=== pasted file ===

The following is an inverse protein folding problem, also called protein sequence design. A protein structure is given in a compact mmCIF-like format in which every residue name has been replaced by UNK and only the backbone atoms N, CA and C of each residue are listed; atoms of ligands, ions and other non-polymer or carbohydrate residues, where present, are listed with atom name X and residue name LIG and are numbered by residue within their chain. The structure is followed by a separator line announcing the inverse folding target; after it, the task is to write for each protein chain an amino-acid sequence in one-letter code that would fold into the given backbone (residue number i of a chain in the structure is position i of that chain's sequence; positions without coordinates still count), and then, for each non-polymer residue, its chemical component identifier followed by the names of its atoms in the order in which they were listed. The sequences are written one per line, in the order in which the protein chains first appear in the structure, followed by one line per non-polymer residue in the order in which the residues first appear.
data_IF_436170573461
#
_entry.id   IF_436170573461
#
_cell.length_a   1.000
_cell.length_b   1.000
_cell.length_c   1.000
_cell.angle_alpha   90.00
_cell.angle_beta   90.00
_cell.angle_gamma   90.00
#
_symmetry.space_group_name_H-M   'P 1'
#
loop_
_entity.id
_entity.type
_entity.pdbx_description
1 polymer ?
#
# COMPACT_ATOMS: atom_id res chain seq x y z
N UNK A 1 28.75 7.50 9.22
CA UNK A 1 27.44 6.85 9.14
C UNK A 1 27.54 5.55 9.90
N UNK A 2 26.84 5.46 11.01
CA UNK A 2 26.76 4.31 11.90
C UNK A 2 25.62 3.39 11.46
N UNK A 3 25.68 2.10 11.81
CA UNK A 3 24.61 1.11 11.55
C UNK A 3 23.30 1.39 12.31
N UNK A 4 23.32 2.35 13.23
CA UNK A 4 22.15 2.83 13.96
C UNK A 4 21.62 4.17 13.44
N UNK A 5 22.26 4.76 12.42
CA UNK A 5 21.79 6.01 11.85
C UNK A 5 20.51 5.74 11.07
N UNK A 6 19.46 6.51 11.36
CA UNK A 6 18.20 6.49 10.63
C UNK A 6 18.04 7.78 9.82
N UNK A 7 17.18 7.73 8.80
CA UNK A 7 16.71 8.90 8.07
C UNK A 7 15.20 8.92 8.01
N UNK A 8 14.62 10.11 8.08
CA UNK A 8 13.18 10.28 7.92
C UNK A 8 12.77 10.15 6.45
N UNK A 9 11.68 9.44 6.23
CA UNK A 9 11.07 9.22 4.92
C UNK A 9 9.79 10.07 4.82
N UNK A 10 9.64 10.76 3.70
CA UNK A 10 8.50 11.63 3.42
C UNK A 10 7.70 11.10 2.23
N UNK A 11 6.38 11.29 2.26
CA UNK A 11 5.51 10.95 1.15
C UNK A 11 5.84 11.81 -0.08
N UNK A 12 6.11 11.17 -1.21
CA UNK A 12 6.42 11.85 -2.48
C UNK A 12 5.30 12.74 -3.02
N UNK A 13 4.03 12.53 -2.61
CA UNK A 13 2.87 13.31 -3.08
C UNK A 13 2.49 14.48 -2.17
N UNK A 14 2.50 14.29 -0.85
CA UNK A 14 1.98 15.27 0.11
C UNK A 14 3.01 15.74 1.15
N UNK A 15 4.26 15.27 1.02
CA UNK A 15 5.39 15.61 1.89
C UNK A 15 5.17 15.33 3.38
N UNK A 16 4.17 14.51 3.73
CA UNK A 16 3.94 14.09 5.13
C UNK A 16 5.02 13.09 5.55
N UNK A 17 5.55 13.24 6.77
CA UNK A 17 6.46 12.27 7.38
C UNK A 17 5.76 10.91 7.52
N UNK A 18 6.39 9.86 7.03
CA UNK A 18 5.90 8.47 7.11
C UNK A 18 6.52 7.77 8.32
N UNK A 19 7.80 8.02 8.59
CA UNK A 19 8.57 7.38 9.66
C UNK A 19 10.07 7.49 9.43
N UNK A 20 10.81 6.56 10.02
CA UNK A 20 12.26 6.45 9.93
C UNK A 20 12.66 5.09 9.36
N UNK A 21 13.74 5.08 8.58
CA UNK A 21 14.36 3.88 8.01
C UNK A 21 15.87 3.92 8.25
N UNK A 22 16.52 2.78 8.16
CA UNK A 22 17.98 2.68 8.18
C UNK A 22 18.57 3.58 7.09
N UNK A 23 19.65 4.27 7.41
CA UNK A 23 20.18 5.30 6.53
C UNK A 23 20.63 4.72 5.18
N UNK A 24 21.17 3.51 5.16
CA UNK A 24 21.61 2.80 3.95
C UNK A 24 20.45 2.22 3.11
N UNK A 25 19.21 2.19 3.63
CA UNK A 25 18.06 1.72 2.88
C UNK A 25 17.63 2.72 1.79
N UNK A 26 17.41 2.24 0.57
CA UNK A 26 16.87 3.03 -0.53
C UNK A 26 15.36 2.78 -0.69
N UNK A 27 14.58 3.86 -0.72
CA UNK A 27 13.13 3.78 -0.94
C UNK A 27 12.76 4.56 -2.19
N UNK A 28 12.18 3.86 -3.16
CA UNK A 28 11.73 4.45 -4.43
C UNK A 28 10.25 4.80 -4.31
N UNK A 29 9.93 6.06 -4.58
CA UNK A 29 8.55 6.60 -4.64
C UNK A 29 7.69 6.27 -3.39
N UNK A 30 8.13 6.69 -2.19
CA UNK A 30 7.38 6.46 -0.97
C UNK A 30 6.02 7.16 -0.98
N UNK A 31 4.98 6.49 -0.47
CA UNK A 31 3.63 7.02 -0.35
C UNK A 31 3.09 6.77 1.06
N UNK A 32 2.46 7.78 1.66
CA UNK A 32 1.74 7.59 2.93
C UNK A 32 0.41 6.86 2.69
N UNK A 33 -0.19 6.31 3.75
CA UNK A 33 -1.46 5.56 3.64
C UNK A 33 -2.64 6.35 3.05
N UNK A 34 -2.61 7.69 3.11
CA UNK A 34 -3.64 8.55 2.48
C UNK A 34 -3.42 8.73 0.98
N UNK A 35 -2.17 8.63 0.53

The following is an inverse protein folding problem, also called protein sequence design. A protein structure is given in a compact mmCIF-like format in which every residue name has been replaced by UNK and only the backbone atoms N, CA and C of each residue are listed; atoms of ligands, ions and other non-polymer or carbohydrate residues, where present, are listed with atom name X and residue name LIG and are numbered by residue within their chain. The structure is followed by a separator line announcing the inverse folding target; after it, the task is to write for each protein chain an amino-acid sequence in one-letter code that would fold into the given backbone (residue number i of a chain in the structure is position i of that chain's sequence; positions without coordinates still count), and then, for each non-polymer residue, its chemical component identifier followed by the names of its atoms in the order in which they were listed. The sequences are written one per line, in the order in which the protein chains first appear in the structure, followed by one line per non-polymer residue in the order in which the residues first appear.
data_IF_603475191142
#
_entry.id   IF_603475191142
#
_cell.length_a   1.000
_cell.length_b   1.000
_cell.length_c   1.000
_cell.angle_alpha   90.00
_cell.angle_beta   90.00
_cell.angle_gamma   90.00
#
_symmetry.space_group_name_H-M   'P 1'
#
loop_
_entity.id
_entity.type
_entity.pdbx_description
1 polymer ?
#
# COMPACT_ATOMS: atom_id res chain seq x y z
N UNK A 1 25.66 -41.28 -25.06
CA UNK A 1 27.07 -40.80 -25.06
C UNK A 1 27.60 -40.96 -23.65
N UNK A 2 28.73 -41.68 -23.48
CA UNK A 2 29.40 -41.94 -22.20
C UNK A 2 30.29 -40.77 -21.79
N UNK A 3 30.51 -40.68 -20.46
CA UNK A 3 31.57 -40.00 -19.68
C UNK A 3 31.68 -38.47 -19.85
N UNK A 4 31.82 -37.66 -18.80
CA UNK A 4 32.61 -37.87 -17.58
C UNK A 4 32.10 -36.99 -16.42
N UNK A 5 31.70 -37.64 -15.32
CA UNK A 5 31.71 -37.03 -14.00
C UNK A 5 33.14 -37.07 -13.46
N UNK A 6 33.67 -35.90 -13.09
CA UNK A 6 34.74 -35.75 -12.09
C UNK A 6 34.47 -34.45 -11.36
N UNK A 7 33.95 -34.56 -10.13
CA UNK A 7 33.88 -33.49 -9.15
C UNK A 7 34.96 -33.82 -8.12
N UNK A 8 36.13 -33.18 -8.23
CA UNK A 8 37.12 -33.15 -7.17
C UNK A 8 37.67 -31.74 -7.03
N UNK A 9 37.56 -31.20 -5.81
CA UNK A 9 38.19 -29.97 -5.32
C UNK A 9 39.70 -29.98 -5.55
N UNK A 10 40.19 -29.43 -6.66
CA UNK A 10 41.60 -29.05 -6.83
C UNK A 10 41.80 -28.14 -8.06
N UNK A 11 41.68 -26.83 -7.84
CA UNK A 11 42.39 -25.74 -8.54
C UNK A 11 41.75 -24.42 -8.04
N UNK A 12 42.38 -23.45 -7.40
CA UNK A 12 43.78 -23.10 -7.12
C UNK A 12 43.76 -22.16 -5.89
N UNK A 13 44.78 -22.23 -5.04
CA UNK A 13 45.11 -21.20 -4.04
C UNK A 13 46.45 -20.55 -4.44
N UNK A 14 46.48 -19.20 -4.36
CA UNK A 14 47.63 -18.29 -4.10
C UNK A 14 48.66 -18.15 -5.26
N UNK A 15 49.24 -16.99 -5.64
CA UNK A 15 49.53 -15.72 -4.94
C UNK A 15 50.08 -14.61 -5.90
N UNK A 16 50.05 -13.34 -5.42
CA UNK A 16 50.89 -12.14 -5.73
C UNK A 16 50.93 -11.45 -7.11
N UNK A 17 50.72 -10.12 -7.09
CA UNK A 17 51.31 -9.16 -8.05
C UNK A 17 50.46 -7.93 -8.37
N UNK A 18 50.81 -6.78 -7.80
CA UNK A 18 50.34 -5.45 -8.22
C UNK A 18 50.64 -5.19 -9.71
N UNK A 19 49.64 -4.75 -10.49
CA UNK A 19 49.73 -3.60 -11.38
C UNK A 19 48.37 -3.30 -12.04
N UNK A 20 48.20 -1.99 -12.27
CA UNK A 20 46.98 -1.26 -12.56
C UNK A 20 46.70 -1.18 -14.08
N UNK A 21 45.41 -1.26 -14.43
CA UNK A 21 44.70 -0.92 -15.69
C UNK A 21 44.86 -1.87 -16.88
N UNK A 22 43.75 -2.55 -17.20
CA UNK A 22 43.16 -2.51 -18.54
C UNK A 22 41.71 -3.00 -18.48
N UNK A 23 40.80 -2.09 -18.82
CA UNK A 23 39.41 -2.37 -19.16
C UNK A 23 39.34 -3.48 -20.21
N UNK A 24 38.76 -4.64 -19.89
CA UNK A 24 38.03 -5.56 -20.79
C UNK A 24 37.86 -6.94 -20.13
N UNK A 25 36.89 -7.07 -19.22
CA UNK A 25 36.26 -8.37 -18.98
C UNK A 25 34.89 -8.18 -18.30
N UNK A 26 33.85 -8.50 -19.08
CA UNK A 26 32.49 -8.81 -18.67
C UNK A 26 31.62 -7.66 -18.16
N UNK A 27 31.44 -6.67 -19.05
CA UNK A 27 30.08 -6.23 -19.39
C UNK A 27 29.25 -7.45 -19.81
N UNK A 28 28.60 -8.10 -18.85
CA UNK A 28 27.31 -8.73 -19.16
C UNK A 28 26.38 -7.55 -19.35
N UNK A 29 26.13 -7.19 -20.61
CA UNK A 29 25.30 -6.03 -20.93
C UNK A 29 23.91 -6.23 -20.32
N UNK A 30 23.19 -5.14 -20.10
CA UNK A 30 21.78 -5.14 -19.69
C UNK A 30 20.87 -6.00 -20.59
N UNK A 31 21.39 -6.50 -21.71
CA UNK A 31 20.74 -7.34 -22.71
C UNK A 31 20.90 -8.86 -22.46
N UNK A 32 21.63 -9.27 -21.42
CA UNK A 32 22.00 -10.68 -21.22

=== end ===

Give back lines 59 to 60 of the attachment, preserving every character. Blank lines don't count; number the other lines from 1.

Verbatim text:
CA UNK A 13 2.87 13.31 -3.08
C UNK A 13 2.49 14.48 -2.17